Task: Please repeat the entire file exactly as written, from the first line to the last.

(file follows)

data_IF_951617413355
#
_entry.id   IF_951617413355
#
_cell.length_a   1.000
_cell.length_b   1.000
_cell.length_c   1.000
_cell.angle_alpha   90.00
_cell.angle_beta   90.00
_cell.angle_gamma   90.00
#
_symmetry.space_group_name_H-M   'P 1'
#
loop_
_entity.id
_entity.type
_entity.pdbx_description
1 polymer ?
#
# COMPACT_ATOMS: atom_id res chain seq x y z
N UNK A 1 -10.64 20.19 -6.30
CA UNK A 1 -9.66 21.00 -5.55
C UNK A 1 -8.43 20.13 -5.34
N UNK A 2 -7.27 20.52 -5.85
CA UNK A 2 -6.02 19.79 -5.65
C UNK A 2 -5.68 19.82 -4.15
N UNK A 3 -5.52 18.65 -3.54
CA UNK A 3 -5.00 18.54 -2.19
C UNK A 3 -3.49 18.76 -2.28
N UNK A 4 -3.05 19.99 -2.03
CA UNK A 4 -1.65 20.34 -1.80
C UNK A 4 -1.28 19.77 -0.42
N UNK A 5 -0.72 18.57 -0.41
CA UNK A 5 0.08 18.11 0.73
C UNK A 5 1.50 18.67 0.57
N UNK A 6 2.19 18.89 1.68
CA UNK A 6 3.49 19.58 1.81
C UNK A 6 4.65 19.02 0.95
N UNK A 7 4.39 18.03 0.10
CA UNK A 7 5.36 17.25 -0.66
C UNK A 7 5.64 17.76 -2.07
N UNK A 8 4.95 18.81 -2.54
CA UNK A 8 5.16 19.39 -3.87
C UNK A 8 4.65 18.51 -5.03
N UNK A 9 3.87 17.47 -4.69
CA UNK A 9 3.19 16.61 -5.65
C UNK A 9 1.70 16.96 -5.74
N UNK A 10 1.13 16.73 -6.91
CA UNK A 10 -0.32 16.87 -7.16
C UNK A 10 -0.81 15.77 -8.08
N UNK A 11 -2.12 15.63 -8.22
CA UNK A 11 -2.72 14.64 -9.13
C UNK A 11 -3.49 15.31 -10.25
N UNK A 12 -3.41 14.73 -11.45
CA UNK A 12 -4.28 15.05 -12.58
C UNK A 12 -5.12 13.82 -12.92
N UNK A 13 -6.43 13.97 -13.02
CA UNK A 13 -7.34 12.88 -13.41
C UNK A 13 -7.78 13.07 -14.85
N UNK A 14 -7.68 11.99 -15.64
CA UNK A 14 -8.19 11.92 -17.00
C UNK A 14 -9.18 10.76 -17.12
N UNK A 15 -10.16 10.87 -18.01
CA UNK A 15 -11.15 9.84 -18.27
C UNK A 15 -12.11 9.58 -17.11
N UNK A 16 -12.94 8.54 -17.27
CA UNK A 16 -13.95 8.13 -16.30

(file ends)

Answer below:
data_IF_951617413355
#
_entry.id   IF_951617413355
#
_cell.length_a   1.000
_cell.length_b   1.000
_cell.length_c   1.000
_cell.angle_alpha   90.00
_cell.angle_beta   90.00
_cell.angle_gamma   90.00
#
_symmetry.space_group_name_H-M   'P 1'
#
loop_
_entity.id
_entity.type
_entity.pdbx_description
1 polymer ?
#
# COMPACT_ATOMS: atom_id res chain seq x y z
N UNK A 1 -10.64 20.19 -6.30
CA UNK A 1 -9.66 21.00 -5.55
C UNK A 1 -8.43 20.13 -5.34
N UNK A 2 -7.27 20.52 -5.85
CA UNK A 2 -6.02 19.79 -5.65
C UNK A 2 -5.68 19.82 -4.15
N UNK A 3 -5.52 18.65 -3.54
CA UNK A 3 -5.00 18.54 -2.19
C UNK A 3 -3.49 18.76 -2.28
N UNK A 4 -3.05 19.99 -2.03
CA UNK A 4 -1.65 20.34 -1.80
C UNK A 4 -1.28 19.77 -0.42
N UNK A 5 -0.72 18.57 -0.41
CA UNK A 5 0.08 18.11 0.73
C UNK A 5 1.50 18.67 0.57
N UNK A 6 2.19 18.89 1.68
CA UNK A 6 3.49 19.58 1.81
C UNK A 6 4.65 19.02 0.95
N UNK A 7 4.39 18.03 0.10
CA UNK A 7 5.36 17.25 -0.66
C UNK A 7 5.64 17.76 -2.07
N UNK A 8 4.95 18.81 -2.54
CA UNK A 8 5.16 19.39 -3.87
C UNK A 8 4.65 18.51 -5.03
N UNK A 9 3.87 17.47 -4.69
CA UNK A 9 3.19 16.61 -5.65
C UNK A 9 1.70 16.96 -5.74
N UNK A 10 1.13 16.73 -6.91
CA UNK A 10 -0.32 16.87 -7.16
C UNK A 10 -0.81 15.77 -8.08
N UNK A 11 -2.12 15.63 -8.22
CA UNK A 11 -2.72 14.64 -9.13
C UNK A 11 -3.49 15.31 -10.25
N UNK A 12 -3.41 14.73 -11.45
CA UNK A 12 -4.28 15.05 -12.58
C UNK A 12 -5.12 13.82 -12.92
N UNK A 13 -6.43 13.97 -13.02
CA UNK A 13 -7.34 12.88 -13.41
C UNK A 13 -7.78 13.07 -14.85
N UNK A 14 -7.68 11.99 -15.64
CA UNK A 14 -8.19 11.92 -17.00
C UNK A 14 -9.18 10.76 -17.12
N UNK A 15 -10.16 10.87 -18.01
CA UNK A 15 -11.15 9.84 -18.27
C UNK A 15 -12.11 9.58 -17.11
N UNK A 16 -12.94 8.54 -17.27
CA UNK A 16 -13.95 8.13 -16.30